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Department of Public Information . News and Media Division . New York

15 March 2002

The following is a near-verbatim transcript of the noon briefing by Marie Okabe, Associate Spokesman for the Secretary-General.

Our guest today, who is already here, is Kevin Kennedy, the Chief of the Humanitarian Emergency Branch of the Office for the Coordination of Humanitarian Affairs (OCHA), and he's here to talk to us about his mission to Sudan and I’ll turn over to him immediately after this briefing.

**Secretary-General’s Travel

The Secretary-General is in Managua, Nicaragua, today where he is expected to receive the Pedro Joaquin Chamorro award at the National Assembly in a ceremony scheduled to take place in a few minutes from now. After that ceremony the Secretary-General is to meet with Nicaragua’s Foreign Minister, Norman José Caldera Cardenal. Later today, he will leave Nicaragua to arrive in San José where he will pay an official visit to Costa Rica over the weekend.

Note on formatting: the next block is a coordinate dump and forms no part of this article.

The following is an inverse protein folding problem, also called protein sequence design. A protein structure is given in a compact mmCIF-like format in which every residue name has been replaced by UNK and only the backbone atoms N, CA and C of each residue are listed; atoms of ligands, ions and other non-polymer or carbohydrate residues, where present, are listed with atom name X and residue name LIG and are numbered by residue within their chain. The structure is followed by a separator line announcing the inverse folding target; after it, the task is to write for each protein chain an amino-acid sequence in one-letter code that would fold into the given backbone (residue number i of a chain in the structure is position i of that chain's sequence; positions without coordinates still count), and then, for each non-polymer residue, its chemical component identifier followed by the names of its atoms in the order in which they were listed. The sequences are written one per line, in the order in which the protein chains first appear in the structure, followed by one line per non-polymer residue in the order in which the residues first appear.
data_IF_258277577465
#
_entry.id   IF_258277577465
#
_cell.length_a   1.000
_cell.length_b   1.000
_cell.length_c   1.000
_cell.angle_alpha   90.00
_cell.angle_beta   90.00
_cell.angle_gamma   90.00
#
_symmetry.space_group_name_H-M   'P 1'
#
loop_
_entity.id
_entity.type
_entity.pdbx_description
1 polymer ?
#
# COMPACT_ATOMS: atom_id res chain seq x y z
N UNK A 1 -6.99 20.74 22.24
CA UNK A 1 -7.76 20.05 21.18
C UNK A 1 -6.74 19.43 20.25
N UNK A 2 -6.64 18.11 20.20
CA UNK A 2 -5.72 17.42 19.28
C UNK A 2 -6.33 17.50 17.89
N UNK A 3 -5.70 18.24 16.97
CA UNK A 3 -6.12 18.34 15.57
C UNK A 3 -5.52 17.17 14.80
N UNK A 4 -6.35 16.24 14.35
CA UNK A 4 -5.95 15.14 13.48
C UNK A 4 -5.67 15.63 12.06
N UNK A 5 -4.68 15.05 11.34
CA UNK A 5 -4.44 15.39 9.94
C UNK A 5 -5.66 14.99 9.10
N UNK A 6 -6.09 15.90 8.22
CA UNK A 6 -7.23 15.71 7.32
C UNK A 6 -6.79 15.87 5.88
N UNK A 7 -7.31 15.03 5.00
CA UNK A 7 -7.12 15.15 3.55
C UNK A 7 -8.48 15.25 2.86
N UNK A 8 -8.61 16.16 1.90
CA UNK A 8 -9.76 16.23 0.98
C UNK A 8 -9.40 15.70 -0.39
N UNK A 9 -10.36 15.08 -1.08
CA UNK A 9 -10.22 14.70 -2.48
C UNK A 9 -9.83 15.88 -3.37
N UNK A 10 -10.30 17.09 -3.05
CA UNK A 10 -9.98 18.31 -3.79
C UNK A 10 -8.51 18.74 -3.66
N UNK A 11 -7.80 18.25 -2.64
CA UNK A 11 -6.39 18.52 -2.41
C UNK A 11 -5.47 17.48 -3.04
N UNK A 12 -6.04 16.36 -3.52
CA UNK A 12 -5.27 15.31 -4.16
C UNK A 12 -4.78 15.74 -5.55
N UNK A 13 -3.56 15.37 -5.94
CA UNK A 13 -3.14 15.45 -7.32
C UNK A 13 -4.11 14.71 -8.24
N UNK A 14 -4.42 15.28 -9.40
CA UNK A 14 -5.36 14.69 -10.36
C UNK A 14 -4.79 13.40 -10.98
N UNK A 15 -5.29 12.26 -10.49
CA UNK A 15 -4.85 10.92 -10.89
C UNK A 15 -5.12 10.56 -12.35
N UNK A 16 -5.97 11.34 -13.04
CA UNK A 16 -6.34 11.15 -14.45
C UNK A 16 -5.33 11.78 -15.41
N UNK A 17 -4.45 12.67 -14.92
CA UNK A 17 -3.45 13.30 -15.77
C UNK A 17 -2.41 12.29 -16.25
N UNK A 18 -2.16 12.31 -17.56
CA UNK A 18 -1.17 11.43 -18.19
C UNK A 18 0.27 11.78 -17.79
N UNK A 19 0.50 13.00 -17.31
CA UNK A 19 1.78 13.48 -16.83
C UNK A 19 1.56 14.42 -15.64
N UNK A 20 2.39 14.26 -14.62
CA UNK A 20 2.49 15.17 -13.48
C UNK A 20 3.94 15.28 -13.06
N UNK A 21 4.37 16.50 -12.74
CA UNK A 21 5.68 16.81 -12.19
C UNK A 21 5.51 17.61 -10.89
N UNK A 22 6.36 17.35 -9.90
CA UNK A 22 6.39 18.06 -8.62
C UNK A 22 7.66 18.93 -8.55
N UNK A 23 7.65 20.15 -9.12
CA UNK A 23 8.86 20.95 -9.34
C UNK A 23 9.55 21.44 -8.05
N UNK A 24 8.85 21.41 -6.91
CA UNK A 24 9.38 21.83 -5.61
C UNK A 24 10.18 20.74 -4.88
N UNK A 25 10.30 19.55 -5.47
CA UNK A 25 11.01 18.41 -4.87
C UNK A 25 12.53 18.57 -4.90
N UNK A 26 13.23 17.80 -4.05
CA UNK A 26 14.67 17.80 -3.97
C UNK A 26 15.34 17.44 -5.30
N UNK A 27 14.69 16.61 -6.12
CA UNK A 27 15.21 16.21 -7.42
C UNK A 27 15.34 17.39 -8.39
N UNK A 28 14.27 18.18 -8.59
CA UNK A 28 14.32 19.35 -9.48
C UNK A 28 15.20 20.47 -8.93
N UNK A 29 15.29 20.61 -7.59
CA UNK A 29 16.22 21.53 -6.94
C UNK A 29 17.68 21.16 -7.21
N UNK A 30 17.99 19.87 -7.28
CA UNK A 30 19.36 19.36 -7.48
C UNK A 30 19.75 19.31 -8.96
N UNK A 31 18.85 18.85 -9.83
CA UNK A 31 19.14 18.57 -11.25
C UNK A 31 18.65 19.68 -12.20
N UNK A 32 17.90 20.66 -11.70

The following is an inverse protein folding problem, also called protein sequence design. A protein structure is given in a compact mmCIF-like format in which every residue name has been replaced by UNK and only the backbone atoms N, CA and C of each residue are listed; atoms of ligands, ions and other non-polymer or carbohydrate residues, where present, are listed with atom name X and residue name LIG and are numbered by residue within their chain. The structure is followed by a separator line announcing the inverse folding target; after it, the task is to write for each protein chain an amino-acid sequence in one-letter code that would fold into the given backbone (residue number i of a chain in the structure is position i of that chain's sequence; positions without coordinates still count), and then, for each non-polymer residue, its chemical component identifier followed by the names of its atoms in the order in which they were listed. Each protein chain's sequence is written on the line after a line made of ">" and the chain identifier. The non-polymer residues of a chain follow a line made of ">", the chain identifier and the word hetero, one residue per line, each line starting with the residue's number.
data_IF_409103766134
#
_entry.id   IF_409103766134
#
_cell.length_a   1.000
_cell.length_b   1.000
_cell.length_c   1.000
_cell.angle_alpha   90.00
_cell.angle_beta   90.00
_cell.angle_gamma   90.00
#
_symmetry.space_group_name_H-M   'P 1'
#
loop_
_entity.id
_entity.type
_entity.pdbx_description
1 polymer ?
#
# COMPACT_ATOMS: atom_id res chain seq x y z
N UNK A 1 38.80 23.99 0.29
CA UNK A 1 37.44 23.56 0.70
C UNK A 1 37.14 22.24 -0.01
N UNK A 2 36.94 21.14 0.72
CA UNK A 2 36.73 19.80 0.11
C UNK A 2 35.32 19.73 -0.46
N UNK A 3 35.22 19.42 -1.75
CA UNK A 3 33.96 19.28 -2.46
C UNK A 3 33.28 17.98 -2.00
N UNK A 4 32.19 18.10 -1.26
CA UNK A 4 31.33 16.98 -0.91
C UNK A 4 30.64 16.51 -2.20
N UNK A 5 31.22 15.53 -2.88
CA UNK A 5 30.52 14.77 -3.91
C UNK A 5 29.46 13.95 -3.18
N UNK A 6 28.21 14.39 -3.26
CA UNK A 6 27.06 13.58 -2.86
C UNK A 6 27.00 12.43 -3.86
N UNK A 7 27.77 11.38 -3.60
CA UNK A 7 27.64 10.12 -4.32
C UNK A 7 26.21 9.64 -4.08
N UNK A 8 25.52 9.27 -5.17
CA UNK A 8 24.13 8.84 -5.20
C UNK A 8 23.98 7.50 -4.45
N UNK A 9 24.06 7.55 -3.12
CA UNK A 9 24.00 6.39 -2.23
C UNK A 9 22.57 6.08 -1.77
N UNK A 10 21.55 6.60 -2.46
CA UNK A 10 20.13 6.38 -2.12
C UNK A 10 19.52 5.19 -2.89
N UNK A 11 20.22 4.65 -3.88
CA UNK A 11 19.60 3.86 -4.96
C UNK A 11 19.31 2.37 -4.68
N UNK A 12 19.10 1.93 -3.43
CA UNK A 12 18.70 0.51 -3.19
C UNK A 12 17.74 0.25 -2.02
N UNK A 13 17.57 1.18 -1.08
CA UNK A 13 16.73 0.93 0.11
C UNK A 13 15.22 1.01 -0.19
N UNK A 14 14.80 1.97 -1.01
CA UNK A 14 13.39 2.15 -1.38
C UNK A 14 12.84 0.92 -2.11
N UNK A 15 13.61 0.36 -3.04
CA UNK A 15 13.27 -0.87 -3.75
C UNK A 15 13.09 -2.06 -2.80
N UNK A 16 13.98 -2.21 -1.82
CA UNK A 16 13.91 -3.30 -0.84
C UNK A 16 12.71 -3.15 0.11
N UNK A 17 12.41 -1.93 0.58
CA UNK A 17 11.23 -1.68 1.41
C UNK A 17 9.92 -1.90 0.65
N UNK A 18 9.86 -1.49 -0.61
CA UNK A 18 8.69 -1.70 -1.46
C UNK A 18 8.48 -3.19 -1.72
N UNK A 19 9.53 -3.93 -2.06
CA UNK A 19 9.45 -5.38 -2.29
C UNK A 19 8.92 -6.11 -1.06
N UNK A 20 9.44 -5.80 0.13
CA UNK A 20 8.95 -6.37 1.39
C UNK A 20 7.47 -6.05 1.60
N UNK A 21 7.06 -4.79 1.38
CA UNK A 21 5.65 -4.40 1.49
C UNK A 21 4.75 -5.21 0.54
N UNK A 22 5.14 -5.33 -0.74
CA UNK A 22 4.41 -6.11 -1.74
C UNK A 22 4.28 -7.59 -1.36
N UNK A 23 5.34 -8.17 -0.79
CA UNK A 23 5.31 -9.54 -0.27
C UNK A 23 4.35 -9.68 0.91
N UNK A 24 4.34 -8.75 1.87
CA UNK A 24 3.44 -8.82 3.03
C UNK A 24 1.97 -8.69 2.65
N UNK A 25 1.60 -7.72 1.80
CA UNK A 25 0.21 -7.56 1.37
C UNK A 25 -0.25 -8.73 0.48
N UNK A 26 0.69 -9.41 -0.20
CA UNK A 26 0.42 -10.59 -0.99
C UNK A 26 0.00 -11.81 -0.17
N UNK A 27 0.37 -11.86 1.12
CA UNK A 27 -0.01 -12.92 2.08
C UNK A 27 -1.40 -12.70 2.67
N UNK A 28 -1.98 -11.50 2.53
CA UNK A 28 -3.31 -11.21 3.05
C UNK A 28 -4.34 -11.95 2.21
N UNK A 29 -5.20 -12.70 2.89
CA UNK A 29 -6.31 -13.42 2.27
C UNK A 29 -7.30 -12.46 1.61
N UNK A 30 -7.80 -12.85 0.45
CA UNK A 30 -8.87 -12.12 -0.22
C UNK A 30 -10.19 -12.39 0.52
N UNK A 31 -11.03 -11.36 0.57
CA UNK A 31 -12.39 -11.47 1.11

Earlier today the Secretary-General and Mrs. Annan visited a water supply and sanitation project supported by the United Nations Development Programme (UNDP) and the European Union, which was set up to address the needs of some 15,000 people following the effects of Hurricane Mitch. The Secretary-General arrived in Managua yesterday afternoon where he was greeted by the Foreign Minister and presented with the keys to the city. In the evening he met with President Enrique Bolanos, who described the progress Nicaragua has made over the past decade despite the conflicts and natural disasters it has faced in the past. At a press encounter afterwards -- a transcript of which is available upstairs -- the Secretary-General referred to corruption and emphasized the need for developing countries to get their act together, strengthen their institutions and tackle corruption very seriously. Adding that he was not implying that corruption is all on the side of the poor, he said he hoped ways to repatriate illicit funds to the countries from which they were stolen could be discussed at next week’s Financing for Development conference in Monterrey, Mexico. He also said that he expected the poorest countries to come to Monterrey next week prepared to participate fully. He said: "We’ll be discussing issues of great concern to them and their voices must be heard."